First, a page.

6. Jun 13, 2013 #6

    havasu

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    I would recommend a different type of dielectric union (the ones I use are about 4" tall and are made from a stainless steel material) but that would be alot of work which would including cutting and soldering.
     
  7. Jun 13, 2013 #7

    johnjh2o

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    May not have anything to do with your problem but what are the water lines at the bottom of the heater? One of them appears to have a galvanized union connected to it.
     
  8. Jun 14, 2013 #8

    Noahboa

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    Havasu - I have checked two different hardware stores and the only dielectric unions they had are the ones I installed. Do you have to go to a plumbing retailer to find the ones you refer to?

    johnjh20 - The water lines at the bottom of the water heater are copper. I think what you are seeing is the gas line which runs in front of the water lines.

    Is it possible that there is a short somewhere within the water heater that is driving the corrosion of the dielectric unions? Is it likely that replacing the water heater will solve the problem?

    Thanks.
     
  9. Jun 14, 2013 #9

    havasu

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    The dielectric unions I purchase come from either Lowe's or Home Depot's big box store. Remember though, I am just a handyman and not an expert like John, Phish or Cad.
     
  10. Jun 15, 2013 #10

    camaroderrick73

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    New water heater do not rust out in 2 weeks. The water lines look installed properly to me. The test you did tells me that the water heater is not the issue. Now here in ca we normally use stainless water flexes (24 inches) to attach the copper the the galvi nipples.
     
  11. Jun 15, 2013 #11

    camaroderrick73

    camaroderrick73

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    Also new water heater should come with dialetric heat trap nipples. Which have plastic inside them.

    In a side note ; is this a power dampner water heater? I just ran into these and I really like the technology behind them.
     
  12. Jun 16, 2013 #12

    Caduceus

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    The supply nipples that havasu referred to are galvanized hot/cold. It does look as though the interior of the nipples on your tank are not galvanized (zinc coated). Don't let this distract you from my earlier post that there may be a water line issue trapping a small volume of rusty water caused by old plumbing. It has already been ruled-out that the tank is the problem. Look into into the possibilities that I have mentioned before, such as old valved off lines or steel piping.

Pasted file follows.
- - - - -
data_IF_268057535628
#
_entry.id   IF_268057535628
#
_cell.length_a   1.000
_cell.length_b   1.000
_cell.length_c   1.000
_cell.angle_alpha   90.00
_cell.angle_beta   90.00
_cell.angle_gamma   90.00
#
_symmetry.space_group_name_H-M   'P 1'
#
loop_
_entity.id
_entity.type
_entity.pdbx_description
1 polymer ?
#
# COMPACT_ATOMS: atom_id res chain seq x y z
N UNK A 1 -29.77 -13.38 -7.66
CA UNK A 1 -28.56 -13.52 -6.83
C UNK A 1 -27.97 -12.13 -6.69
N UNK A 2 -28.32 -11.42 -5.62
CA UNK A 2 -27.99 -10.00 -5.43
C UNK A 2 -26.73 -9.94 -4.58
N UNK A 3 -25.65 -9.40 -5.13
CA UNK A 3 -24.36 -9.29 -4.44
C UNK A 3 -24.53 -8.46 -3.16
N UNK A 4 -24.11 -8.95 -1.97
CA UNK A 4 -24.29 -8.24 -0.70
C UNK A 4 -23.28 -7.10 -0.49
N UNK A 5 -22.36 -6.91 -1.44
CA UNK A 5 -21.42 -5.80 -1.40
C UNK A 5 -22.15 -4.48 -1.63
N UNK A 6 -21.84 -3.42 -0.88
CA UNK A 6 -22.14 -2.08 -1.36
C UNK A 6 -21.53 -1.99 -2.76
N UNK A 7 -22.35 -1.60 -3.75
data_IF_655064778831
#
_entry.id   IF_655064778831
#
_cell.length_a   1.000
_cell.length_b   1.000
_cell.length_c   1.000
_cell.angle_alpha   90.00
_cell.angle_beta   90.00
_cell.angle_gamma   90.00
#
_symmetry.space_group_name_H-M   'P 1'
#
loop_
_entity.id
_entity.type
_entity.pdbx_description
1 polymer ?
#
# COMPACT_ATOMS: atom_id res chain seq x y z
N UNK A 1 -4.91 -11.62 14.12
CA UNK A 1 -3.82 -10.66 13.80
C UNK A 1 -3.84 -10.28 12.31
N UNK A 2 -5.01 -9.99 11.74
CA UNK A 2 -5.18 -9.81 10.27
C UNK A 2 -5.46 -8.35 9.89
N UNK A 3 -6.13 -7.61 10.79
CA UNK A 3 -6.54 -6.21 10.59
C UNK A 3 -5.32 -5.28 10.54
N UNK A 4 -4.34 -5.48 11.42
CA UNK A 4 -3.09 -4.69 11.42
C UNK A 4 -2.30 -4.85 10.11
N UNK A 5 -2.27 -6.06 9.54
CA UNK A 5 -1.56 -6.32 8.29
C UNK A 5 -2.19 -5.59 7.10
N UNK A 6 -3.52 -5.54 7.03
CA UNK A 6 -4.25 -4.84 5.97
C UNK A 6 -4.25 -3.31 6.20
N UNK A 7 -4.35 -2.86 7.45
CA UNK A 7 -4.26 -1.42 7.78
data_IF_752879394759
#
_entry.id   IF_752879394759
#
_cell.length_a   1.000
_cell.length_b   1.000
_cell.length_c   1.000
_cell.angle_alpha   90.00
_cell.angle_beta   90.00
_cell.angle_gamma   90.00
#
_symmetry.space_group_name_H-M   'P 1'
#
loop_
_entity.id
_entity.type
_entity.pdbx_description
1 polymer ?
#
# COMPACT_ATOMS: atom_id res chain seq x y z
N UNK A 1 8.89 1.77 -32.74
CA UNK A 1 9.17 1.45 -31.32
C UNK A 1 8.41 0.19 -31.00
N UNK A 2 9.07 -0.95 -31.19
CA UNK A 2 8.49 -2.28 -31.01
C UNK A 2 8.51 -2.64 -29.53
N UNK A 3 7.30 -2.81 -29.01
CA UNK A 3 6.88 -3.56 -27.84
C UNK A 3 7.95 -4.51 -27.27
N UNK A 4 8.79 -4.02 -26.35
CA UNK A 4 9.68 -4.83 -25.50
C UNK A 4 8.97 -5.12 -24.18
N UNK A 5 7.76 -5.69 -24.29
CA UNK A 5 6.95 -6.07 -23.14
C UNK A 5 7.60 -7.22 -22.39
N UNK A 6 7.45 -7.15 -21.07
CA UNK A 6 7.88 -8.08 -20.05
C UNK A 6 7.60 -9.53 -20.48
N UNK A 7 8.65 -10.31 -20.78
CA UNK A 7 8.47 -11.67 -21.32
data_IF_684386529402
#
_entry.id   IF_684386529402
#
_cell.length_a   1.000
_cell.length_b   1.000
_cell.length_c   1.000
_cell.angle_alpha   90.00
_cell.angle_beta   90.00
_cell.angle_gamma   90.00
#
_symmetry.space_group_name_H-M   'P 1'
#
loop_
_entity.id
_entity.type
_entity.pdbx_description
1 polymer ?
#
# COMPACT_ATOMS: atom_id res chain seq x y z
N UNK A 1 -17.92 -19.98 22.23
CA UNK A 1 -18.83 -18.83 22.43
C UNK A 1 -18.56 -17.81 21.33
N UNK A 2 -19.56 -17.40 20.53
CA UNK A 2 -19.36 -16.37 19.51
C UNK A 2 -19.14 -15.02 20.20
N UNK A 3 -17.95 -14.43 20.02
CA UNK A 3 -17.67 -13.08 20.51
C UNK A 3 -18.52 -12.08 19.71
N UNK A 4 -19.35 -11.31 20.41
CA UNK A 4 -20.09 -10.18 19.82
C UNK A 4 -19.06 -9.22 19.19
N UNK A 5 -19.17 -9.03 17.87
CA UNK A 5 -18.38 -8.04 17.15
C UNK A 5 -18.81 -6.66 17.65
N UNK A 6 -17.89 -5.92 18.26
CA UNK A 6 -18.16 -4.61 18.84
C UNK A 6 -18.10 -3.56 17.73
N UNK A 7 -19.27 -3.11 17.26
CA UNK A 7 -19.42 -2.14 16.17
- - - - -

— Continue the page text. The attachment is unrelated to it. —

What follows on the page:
Added: I've been busy with a project at work and apologize for not being attentive to the thread.
     
    Last edited: Jun 16, 2013
  13. Jun 22, 2013 #13

    Noahboa

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    Ok so after doing a little more investigation I determined that there appears to be a stray current in the system. First I disconnected the water pipes from the hot water heater and I unplugged it (It relies on an electrical power source to open and close an exhaust vent). Then I stuck one lead of my multimeter in the water of the hot water tank and touched the other lead to ground the voltage reads approximately 1.1 volts DC. If I then disconnect the gas line as well, the voltage drops to 0.65 volts. After the electric, water and gas lines have been disconnected the water heater should be completely isolated so I am not sure how I am still getting a stray current. I am almost certain at this point that the corrosion has to be related to stray current. Does anyone have any suggestions as to what may be causing the stray current. Thanks.
     
  14. Oct 6, 2013 #14

    robmcg

    robmcg

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    Something is obviously causing the current. Have u had an electrician out to look. It could be simple as a telephone wire grounded somewhere
     
  15. Oct 6, 2013 #15

    robmcg

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    Or even an ungrounded or faulty appliance ie:d\w washing machine. Bottom line. Electric current will cause corrosion which will cause rust which it is somehow doing in urs. Is it at every faucet?
     
  16. Dec 12, 2013 #16

    Plumbingandwatertreatment

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    Get rid of the dielectrics and install the standard insulated nipples, that will solve your plrolem.